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Mental Health Providers May Have Biases

Some health professionals hold negative attitudes toward people with psychiatric disorders

by Elaine Meyer

Published March 3, 2014

Although their attitudes are more positive than the general public, a significant number of mental health professionals would be unwilling to live near or work with someone who has an untreated psychiatric disorder, especially schizophrenia, according to a new study in the journal Psychiatric Services in Advance.

“How people with mental disorders are viewed by treatment providers and the general public can have a significant impact on treatment outcomes and the quality of life of clients,” writes Dr. Bruce Link, professor of epidemiology and sociomedical sciences at Columbia, Dr. Jennifer Stuber and colleagues at the University of Washington.

The researchers compared the survey responses of a representative sample of 731 providers of mental health services, including psychiatrists, therapists and psychologists, case managers, psychiatric nurses, program directors and managers with a general population sample of 770. The mental health providers were recruited by the CEOs of community mental health agencies in Washington state and were representative of gender, race-ethnicity, job title, and education level demographics that mirror the national mental health workforce. The general population sample came from the General Social Survey, an in-person survey that is widely used for its extensive data on Americans’ attitudes about many topics.

Both groups were presented with vignettes that described people with untreated depression and schizophrenia without being told of their diagnosis. The groups were asked how they would respond to these people living next door, working closely on the job, marrying into the family, or living in a nearby in a group home.

Both providers and the general population had more positive attitudes toward those with depression compared to those with schizophrenia, who they sometimes viewed as potentially violent.

“While conceptions of dangerousness of people with schizophrenia are erroneous at a population level, it is possible the providers have witnessed firsthand examples of violence or other dangerous behavior among untreated, symptomatic patients,” the authors write.

Over a third of the providers said they would be unwilling to have an individual with schizophrenia as a coworker, and about one-third said this individual was likely to use violence toward others.

Negative perceptions toward disorders that involve psychosis have increased with rising news coverage of mass shootings implicating people with mental illness, according to the authors, even though such illness is almost never the only reason for this violence.

Older, male mental health professionals were more likely to view people in the depression and schizophrenia vignettes as less competent, compared to younger, female professionals. Providers with more advanced degrees held more positive attitudes than those with less education. Program managers held more positive views than other mental health workers.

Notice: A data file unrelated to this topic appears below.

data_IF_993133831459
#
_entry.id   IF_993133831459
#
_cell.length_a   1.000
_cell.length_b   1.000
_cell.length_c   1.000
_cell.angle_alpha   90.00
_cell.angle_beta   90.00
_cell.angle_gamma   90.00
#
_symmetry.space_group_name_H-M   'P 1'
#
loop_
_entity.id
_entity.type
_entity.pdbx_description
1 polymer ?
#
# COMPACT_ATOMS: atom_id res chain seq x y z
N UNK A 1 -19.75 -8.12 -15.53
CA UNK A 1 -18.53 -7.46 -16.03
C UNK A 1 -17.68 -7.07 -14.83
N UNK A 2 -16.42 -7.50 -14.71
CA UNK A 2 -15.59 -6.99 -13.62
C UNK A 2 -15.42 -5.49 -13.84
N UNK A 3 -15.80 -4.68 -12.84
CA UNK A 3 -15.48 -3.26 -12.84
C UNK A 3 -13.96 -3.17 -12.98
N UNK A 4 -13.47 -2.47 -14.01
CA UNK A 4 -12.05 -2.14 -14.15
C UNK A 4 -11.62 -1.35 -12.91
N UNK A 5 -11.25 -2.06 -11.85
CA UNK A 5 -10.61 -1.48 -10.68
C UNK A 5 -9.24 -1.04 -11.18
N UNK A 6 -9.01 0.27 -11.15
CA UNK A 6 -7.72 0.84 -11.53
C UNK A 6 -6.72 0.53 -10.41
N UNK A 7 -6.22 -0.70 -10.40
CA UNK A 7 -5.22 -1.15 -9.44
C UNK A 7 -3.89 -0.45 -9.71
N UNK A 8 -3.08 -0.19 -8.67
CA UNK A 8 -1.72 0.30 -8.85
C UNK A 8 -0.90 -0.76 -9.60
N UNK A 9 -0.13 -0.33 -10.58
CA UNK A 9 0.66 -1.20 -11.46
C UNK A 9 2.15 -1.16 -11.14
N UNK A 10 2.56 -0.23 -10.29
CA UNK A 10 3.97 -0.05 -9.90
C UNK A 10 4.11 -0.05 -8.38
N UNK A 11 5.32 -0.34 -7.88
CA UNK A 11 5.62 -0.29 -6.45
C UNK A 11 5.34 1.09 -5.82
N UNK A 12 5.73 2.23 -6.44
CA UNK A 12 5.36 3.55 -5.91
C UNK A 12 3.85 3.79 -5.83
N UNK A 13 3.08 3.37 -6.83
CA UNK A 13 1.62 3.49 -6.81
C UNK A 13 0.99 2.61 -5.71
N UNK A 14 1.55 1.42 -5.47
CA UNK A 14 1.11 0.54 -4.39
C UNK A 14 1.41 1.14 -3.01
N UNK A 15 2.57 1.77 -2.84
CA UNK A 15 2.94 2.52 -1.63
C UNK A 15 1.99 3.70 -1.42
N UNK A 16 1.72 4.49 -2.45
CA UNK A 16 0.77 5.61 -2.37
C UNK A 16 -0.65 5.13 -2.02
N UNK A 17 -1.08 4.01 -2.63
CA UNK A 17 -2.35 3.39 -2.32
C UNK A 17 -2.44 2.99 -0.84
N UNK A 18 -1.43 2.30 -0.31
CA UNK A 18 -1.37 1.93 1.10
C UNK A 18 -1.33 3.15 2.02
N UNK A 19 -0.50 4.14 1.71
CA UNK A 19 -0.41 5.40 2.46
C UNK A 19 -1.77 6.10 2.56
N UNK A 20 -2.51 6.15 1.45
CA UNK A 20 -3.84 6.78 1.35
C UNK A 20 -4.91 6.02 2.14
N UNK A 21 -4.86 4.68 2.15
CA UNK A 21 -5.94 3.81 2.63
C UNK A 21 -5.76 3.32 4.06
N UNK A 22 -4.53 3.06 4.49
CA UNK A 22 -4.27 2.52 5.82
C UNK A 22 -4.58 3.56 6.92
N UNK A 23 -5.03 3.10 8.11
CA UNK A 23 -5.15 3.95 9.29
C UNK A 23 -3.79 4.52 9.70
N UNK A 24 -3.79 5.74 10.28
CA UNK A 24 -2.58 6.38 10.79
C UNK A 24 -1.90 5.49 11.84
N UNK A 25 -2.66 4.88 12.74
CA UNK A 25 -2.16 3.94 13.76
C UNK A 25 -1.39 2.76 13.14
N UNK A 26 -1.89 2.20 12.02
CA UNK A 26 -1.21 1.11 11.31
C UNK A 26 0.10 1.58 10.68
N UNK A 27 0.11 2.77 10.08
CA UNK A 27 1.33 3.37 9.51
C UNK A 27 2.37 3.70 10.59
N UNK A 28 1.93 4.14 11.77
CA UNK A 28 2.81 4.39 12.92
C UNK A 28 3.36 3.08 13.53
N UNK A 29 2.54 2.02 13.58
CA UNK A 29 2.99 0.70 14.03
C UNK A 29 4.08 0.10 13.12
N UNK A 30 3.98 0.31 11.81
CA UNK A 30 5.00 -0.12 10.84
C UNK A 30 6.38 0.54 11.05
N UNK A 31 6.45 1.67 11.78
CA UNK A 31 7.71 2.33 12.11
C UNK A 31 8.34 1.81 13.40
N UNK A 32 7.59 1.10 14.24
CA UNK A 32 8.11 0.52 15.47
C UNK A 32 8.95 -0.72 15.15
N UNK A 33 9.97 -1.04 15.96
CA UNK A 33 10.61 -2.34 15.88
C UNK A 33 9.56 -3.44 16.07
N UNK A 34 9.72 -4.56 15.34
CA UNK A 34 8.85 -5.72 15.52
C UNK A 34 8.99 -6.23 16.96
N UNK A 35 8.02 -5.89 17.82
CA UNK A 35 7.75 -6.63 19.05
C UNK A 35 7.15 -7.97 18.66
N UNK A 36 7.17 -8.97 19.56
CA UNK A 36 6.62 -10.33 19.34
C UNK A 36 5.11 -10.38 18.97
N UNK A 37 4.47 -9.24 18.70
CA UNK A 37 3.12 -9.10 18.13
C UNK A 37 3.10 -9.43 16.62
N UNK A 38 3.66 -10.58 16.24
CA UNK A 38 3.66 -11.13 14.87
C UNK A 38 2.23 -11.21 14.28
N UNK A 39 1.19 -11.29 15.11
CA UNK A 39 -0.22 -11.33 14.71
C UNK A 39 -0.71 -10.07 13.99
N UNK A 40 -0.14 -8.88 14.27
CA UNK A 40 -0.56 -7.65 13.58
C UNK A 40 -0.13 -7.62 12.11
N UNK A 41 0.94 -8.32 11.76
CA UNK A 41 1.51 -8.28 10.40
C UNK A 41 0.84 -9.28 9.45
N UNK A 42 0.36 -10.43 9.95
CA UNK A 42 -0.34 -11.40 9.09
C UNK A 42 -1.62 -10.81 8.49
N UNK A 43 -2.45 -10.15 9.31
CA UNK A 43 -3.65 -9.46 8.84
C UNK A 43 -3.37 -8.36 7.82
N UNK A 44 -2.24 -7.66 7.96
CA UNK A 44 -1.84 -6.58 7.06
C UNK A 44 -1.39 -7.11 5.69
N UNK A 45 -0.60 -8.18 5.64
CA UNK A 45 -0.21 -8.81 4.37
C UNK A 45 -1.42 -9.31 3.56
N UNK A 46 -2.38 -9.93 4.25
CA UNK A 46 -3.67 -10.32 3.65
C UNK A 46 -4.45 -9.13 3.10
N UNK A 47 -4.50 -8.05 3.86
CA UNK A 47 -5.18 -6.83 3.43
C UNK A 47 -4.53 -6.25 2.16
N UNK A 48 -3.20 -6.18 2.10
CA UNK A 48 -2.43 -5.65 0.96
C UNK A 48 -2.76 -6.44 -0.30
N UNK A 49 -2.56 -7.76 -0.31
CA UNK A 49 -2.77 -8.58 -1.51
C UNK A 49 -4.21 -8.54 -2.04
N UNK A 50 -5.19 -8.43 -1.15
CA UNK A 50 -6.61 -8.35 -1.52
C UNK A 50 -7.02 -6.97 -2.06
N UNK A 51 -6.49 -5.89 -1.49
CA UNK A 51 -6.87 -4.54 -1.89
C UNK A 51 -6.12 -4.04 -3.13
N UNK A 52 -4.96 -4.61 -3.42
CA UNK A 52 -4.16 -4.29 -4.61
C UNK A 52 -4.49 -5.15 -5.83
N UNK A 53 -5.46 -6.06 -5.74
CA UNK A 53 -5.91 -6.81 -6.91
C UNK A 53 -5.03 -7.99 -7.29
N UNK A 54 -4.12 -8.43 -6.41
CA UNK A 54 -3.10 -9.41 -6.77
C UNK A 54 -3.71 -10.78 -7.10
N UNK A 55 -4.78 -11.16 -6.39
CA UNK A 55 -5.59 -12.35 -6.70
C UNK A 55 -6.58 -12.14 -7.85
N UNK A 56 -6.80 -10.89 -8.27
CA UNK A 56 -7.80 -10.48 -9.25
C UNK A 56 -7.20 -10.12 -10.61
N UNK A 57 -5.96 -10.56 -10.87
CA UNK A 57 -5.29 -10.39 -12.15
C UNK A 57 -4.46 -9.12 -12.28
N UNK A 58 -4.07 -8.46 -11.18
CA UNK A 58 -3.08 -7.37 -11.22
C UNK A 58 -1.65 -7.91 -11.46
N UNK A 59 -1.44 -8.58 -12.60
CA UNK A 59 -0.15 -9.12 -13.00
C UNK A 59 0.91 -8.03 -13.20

Among the general population sample, older people and women were more likely to have positive attitudes than younger people and men.

The 32 percent of providers who were most likely to hold positive views were older, had been professionally active for longer, or had been diagnosed with a mental illness.

The authors said there are some limits to the study. One is that they are limited from directly comparing statistics from the two groups because the general population survey was conducted in person, while the provider survey was conducted online. The provider response rate was also relatively low which potentially creates a bias if the people who did not respond have a “systematically” different view than those who responded.

“People with mental illnesses often ask me whether I have studied stigmatizing responses of mental health providers. They say that the experience of negative attitudes from providers is particularly troublesome to them because it occurs in the place where they go to get help for such problems.,” says Dr. Link. “I can now answer that we have done such a study and can use the results to advocate for interventions that might improve attitudes and thereby the treatment experience of people who seek help.”

The study comes a little over a year after the Newtown, Conn., shooting, which raised the issue of using mental health examinations to predict violence in individuals. There are fears, however, that linking illness and mental health can cause bias against those with psychiatric conditions. In fact, those with mental illness are more likely to be a victim of a crime than perpetrate one, according to a 2001 study in the Lancet.

Edited by Dana March.

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The views and opinions expressed on this website are solely those of the authors and do not represent those of the Department of Epidemiology, the Mailman School of Public Health, or Columbia University.